The universal mission to save lives: Training in Liberia

U.S. Coast Guard members of a mobile training team from the International Training Detachment at Coast Guard Training Center Yorktown, Va. deployed to Liberia in February, 2013 to strengthen local forces and build partnerships for the future.

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Coast Guard Mobile Training Team from the International Training Detachment Liberian Coast Guard joint boarding officer training course trainers and course graduates from the LCG, Sierra Leone and the Ivory Coast pose for a photo following a graduation ceremony at the Liberian Coast Guard Base.  U.S. Coast Guard photo.
A mobile training team from the U.S. Coast Guard International Training Detachment with their Liberian Coast Guard joint boarding officer training course trainers and course graduates from Liberia, Sierra Leone and the Ivory Coast pose for a photo following a graduation ceremony at the Liberian Coast Guard Base. U.S. Coast Guard photo.

With contributions from Capt. Bryon McGarry, U.S. Air Force.

Protecting the American homeland is a global mission taking Coast Guardsmen all over the world. Working alongside international partners to share our law enforcement and security expertise translates to a safer global supply chain protecting American lives and interests on the world’s oceans.

Recently, a mobile training team from the U.S. Coast Guard International Training Detachment at Coast Guard Training Center Yorktown, Va., deployed to Liberia, in Western Africa, to strengthen local maritime security capabilities and build partnerships for the future.

Over a six-week period, Coast Guardsmen trained 20 of their Liberian Coast Guard counterparts to be boarding officer instructors. These instructors will train personnel charged with maintaining maritime security off Liberia’s coast. More importantly, the joint training was designed to prepare the Liberian Coast Guard to be regional experts in maritime safety and security boardings to both cultivate relationships with partner nations’ maritime forces and to standardize maritime training and operations across national borders.

“Ultimately our goal is to instruct ourselves out of a job,” said Chief Petty Officer Tim Tolliver, the training team’s lead instructor. “These trainees have done a great job making the curriculum their own. The [Liberian Coast Guard] has the mindset, attitude and motivation to keep that professional growth going and continue to make Liberia proud.”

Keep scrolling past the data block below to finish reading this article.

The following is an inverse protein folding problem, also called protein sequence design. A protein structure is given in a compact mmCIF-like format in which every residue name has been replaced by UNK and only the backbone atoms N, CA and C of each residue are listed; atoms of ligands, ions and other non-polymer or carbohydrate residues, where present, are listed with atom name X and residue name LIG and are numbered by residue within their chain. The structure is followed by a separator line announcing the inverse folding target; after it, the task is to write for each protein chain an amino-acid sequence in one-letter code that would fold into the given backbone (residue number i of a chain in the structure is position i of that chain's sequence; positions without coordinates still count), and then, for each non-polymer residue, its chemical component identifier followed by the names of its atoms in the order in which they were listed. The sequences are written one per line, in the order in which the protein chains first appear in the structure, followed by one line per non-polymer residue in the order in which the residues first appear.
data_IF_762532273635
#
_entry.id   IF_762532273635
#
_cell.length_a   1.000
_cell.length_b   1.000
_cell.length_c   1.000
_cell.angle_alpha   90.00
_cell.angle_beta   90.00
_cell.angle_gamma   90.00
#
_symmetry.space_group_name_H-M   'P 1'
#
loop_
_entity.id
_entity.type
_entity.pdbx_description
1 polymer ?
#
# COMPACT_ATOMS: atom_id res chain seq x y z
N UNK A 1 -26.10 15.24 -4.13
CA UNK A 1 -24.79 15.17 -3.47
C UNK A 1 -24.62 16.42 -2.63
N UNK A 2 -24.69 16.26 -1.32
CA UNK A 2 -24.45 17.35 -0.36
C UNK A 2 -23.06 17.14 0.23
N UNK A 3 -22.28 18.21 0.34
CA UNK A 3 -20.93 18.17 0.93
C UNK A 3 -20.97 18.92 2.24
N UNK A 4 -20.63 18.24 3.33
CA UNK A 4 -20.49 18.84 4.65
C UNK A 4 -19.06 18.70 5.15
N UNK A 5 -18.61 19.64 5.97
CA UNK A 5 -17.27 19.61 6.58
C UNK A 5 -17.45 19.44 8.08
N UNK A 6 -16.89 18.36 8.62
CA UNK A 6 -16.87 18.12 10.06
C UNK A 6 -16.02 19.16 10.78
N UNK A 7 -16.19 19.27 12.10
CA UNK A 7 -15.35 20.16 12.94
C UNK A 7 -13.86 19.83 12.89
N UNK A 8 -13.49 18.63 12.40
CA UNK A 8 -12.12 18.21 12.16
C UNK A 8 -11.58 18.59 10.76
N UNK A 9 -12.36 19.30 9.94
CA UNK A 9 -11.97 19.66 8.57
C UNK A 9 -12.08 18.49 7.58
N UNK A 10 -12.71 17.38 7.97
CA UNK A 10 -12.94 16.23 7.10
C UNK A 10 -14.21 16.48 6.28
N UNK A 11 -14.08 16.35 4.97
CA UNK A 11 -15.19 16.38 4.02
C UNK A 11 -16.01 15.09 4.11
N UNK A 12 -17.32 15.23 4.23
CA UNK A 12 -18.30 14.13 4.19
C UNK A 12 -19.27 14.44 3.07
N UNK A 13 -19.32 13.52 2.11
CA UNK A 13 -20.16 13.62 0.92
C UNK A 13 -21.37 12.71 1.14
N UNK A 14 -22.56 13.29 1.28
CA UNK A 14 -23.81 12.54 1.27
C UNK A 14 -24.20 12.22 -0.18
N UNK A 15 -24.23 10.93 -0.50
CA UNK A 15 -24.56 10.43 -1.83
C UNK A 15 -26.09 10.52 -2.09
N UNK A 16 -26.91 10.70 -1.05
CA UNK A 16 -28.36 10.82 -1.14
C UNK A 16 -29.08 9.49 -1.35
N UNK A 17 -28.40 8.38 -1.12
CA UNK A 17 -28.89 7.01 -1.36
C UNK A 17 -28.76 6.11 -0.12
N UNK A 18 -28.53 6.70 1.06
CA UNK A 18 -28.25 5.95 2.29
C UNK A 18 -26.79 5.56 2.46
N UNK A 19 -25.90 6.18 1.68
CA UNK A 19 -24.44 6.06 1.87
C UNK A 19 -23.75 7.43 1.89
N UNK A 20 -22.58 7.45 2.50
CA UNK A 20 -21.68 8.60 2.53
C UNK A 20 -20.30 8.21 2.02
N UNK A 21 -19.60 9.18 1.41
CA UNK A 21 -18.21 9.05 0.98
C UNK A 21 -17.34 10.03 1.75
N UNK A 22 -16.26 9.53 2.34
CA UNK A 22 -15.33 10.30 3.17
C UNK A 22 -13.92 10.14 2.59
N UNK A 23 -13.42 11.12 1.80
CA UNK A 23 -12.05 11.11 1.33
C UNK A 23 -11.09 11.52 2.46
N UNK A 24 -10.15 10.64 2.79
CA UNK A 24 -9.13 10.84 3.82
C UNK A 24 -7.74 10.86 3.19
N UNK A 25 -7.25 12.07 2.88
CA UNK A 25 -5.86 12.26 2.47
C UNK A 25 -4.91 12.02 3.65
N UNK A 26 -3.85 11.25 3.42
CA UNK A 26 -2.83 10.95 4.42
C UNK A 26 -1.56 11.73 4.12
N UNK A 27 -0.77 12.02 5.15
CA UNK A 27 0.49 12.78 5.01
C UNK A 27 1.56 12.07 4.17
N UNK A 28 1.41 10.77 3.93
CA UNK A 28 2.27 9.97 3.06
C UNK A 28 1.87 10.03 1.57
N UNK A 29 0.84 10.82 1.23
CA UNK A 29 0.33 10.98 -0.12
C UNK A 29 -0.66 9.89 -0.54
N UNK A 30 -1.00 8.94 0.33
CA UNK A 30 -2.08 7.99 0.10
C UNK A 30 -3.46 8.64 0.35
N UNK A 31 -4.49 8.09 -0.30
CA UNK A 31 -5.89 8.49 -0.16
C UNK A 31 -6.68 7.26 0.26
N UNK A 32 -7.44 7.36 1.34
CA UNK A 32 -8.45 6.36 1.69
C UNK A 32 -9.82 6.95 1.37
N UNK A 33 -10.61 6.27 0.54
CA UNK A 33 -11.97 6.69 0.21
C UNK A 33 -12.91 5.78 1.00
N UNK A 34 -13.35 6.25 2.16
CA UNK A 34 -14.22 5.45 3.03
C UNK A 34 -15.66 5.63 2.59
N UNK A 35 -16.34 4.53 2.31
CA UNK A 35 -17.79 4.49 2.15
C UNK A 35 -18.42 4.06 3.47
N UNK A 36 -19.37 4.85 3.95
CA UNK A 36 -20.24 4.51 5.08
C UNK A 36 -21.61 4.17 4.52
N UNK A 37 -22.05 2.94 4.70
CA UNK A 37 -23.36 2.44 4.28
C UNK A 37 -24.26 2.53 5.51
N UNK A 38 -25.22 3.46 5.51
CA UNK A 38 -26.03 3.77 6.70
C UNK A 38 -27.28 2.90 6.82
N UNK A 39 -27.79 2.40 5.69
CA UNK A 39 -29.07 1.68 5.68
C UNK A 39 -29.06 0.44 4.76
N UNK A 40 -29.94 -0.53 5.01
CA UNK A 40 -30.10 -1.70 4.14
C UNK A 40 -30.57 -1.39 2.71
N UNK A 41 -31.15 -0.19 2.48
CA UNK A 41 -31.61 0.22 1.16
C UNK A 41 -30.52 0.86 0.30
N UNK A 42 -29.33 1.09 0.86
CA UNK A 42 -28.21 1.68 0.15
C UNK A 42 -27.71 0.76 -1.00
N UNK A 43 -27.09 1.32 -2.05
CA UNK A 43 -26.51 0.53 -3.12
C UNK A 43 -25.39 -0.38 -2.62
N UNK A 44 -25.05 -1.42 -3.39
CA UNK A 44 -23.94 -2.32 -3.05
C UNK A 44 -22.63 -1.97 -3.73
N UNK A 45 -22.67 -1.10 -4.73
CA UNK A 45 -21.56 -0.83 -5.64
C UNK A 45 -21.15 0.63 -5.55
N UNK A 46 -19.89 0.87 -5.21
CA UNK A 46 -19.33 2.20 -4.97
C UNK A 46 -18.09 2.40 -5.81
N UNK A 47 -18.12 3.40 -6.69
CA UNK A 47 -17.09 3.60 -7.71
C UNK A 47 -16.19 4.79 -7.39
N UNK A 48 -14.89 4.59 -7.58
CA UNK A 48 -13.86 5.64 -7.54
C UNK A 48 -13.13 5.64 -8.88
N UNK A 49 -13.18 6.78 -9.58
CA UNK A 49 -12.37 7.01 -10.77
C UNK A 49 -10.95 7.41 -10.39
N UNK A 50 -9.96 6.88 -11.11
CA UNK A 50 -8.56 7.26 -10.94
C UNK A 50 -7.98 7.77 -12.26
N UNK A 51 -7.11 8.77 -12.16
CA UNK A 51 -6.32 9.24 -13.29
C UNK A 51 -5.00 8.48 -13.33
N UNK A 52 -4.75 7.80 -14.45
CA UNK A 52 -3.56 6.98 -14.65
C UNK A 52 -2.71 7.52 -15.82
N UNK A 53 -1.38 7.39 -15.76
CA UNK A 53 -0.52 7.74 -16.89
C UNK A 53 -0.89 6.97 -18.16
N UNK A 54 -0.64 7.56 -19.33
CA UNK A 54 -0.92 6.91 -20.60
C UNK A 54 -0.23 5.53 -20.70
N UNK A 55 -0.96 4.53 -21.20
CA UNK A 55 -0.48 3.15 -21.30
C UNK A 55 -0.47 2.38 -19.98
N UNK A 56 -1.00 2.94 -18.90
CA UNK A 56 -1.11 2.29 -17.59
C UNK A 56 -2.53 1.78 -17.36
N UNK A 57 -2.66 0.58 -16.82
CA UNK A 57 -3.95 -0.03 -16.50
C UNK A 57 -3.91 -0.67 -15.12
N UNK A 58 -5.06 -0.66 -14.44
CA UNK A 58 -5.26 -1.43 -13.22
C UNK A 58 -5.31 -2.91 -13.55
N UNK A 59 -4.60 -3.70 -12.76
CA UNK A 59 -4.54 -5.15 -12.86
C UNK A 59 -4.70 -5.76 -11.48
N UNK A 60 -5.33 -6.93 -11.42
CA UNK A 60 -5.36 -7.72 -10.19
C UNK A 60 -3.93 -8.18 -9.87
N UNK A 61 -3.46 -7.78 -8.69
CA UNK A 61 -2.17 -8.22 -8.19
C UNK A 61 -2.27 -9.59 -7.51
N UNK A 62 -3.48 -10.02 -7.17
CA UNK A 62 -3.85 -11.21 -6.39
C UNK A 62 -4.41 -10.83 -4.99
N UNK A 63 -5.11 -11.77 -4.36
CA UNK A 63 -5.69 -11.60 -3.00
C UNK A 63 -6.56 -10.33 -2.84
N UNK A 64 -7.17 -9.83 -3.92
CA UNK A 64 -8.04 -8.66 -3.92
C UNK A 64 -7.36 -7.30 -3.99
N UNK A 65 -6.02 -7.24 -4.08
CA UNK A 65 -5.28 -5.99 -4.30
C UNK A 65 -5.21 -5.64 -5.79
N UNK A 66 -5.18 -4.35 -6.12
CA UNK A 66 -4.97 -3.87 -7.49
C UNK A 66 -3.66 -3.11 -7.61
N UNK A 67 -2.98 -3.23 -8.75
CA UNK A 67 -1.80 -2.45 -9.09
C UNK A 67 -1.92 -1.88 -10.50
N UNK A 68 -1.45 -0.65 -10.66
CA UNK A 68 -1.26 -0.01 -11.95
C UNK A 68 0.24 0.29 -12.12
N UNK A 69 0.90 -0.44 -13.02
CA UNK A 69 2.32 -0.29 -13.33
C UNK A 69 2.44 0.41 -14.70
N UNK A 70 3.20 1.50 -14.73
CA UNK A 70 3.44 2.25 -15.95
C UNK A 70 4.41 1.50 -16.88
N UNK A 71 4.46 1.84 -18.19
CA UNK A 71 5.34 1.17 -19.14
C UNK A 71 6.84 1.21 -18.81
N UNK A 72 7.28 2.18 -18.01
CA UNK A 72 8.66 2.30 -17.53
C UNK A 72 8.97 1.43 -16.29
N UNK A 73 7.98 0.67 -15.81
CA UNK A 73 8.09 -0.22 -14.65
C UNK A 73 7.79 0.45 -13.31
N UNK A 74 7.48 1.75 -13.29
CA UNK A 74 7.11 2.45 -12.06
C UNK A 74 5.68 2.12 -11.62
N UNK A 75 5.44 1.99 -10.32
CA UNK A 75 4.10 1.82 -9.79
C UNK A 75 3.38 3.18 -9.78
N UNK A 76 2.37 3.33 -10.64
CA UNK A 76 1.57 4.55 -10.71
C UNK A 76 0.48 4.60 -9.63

Ivory Coast Lt. j.g. Kati Frank Coulibaly practices active non-compliant techniques as U.S. Coast Guard Petty Officer 2nd Class Lewis Pyrtle (left) and Liberian Coast Guard trainers watch during a LCG-led joint boarding officer training course.  U.S. Coast Guard photo.
Ivory Coast Lt. j.g. Kati Frank Coulibaly practices active non-compliant techniques as U.S. Coast Guard Petty Officer 2nd Class Lewis Pyrtle (left) and Liberian Coast Guard trainers watch during a Liberian Coast Guard-led joint boarding officer training course. U.S. Coast Guard photo.

The success of the program was demonstrated soon after as the Liberian Coast Guard hosted a multi-national boarding officer training course for personnel from Liberia as well as Sierra Leone and Ivory Coast.

“Even though we’re from different countries, many things are universal,” Ivory Coast Lt. j.g. Kati Frank Coulibaly. “In partnering with our neighbors, we’re able to train to the same standard and agree on the right way to do things.”

U.S. Coast Guard participation in the boarding officer training program is part of a wider effort, coordinated by the State Department, U.S. Africa Command, U.S. Marine Corps Forces Africa and the Government of Liberia, called Operation Onward Liberty with the stated goal of developing a national military that is responsible, operationally capable, and respectful of civilian authority and the rule of law in Liberia.

Cmdr. Patrick Clark, U.S. Embassy-Monrovia Office of Security Cooperation maritime advisor, emphasized that the Liberian Coast Guard’s high-caliber performance in the course proves they have reached a level where they can both sustain their own training and export it to their neighbors, which will enhance the maritime security efforts of partner West African nations.

“The [U.S. Coast Guard] and our own [Liberian Coast Guard] trainers both emphasized the need for camaraderie and cohesiveness for a boat crew,” said Liberian Coast Guard Seaman Samuel Zarbay. “When we respect one another and like one another, it helps us function better as a team.”

Liberian Coast Guard Petty Officer 3rd Class Fred Moore demonstrates active non-compliant techniques to trainees from the LCG, Sierra Leone and the Ivory Coast during a LCG-led joint boarding officer training course.  U.S. Coast Guard photo.
Liberian Coast Guard Petty Officer 3rd Class Fred Moore demonstrates active non-compliant techniques to trainees from Liberia, Sierra Leone and the Ivory Coast during a Liberian Coast Guard-led joint boarding officer training course. U.S. Coast Guard photo.

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